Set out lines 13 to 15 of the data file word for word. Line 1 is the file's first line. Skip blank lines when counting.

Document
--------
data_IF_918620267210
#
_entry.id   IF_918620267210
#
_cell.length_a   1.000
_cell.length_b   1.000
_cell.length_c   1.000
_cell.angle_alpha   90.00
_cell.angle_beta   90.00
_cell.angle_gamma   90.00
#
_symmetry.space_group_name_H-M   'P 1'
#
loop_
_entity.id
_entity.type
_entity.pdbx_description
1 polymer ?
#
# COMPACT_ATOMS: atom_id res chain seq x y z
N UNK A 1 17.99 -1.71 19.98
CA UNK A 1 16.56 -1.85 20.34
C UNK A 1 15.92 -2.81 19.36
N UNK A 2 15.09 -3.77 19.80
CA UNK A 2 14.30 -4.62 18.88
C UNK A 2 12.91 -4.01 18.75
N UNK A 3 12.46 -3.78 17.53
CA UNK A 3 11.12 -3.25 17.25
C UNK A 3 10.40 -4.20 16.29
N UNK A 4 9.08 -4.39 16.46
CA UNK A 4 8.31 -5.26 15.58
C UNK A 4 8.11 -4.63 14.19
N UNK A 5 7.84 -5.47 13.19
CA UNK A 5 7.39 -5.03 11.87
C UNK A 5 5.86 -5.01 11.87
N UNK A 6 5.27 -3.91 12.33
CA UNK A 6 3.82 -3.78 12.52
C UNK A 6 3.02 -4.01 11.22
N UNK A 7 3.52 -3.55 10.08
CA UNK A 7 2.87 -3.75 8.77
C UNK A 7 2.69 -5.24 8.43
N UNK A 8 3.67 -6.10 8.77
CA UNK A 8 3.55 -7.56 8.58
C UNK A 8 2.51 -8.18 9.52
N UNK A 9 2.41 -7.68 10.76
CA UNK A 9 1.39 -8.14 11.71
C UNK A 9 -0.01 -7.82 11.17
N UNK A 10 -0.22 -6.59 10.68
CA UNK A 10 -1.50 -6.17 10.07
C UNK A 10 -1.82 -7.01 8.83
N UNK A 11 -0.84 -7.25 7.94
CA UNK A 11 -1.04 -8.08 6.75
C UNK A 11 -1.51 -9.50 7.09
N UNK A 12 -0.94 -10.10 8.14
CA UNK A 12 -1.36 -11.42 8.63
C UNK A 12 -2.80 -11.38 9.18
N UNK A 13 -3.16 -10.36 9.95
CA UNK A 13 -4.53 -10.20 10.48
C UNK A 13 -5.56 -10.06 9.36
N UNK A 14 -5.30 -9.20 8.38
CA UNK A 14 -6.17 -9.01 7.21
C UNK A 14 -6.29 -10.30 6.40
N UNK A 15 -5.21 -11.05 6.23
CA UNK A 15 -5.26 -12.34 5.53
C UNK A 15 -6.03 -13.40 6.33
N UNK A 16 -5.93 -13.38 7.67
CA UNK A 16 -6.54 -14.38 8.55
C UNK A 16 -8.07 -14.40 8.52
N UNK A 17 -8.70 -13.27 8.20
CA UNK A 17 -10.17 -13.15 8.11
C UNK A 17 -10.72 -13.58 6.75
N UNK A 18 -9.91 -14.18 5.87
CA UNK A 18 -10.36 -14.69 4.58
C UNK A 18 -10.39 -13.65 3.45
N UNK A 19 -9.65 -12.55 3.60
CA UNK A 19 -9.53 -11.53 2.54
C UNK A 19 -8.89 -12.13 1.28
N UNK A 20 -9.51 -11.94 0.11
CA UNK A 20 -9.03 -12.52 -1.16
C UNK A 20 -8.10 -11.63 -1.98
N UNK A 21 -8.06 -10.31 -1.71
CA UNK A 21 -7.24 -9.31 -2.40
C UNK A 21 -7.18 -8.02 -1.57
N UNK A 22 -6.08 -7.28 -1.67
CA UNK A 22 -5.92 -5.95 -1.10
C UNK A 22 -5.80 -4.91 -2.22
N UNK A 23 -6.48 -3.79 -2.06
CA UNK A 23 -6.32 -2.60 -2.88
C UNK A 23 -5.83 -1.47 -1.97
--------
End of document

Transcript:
#
loop_
_entity.id